As it enacts the new approach to space development, Congress should give private entrepreneurs the hope of profit they need by passing Land Claims Recognition legislation to facilitate the transition to entrepreneurial space development (Colin's Note: see a link to draft Land Claims Recognition legislation at the end of this interview). If enacted, such legislation would spark a new, privately-funded commercial space race to settle the Moon and Mars, making the new order of space development even more beneficial for mankind than the last one.
Question: But the Obama plan is already supporting commercial space development. Isn't that enough?
Alan: Yes, but no. The problem is that their source of funds is still, ultimately, the US taxpayer.
In effect, we're just changing the kind of government contracts from "cost plus" to "fixed price". Probably a good thing, but nowhere near enough, because ultimately the same anti-tax forces will make sure that pool of money - "their" money - stays too small to fund a government space settlement. We need a space industry that pays taxes, instead of one that depends on them.
Sending astronauts to the Space Station will be the first revenue stream for private space development. The second revenue stream will be space tourists, starting with the very rich, of course, but expanding as soon as possible to an ever widening segment of the public.
Unfortunately, however, those and all other currently identified revenue streams added together aren't enough to attract real venture capitalists, only enough to attract rich philanthropists. So it's important to look for new, novel profit potentials, like Land Claims Recognition.
Speaking of rich philanthropists, they can unfortunately provide some space activists a way to pretend they support "commercial space" without the unpleasant necessity of dealing with real commerce's need for true profit. They see Elon Musk's motives in SpaceX as "pure", so those squeamish space activists can ignore the fact that Elon made the tons of money he's spending on space from real commerce - selling an intangible service for a gigantic profit.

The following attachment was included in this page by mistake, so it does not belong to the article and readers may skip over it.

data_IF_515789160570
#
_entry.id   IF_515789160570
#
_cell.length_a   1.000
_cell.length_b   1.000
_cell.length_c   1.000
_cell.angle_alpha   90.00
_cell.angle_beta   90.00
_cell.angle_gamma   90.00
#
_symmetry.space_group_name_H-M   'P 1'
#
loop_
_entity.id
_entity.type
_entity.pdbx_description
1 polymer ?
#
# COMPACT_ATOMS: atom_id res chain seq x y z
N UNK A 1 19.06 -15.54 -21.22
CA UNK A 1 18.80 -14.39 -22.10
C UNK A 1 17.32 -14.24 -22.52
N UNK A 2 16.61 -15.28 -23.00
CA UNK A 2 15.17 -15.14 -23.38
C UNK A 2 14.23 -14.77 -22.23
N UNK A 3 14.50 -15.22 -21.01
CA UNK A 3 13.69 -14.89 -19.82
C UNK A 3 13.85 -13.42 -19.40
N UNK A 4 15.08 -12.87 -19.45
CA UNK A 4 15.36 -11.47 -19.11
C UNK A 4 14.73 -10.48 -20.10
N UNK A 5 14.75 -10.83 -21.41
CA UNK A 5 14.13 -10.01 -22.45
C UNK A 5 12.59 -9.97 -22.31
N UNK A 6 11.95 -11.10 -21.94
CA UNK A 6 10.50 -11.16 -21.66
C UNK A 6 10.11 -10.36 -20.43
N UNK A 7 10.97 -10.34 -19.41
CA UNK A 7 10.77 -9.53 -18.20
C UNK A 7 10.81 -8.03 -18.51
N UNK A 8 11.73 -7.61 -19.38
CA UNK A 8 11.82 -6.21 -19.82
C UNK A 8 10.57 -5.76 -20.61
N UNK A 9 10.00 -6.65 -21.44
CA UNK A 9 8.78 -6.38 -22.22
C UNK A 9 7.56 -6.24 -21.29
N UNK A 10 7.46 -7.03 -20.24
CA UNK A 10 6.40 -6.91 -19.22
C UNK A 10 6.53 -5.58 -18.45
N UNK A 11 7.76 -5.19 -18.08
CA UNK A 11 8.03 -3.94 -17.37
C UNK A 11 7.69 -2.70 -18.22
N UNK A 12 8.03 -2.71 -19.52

A true commercial business can raise vastly more investment capital than a charity. SpaceX has hundreds of millions, space settlement will take billions or tens of billions. We can't keep ducking the need for a real big PayPal-style profit potential, commercially generated, not taxpayer financed.
Question: Is the idea of celestial land claim recognition gaining momentum?
Alan: Definitely! One of the best examples is Eric Rice, CEO of Orbitec, a true commercial space company, who realized how logical this idea was several years ago and has done a great job of promoting it ever since. Earlier this year, he got a generous NASA Steckler grant to study the idea. Rice also served as a past President of the American Institute of Aeronautics and Astronautics (AIAA) Space Colonization Technical Committee, and he led six AIAA SCTC members on a Congressional lobbying effort in March 2010 that's led to a web discussion forum on the subject that includes a dozen key legislative space aides already.
He’s even posted a very slightly different version of my proposed draft law here.
He’s asking for feedback, and you can leave comments on the draft bill here.
Question: With Congressional staffers already reviewing and commenting on this draft bill, what are the next steps to get a revised bill to the US Congress?
Alan: Well, we still have a long way to go. The biggest step is to get one or more Congressmen and Senators to sponsor the bill. No one has gone that far, yet. It would also help a lot if more space activists took up the cause and started asking their own representatives about it.
Colin: Thank you Alan! I appreciate your efforts to expand humanity out into space. I encourage my readers to review the draft land claims recognition bill. Now is the time to make recommendations for needed changes to the bill. The debate will be helpful to refine the bill.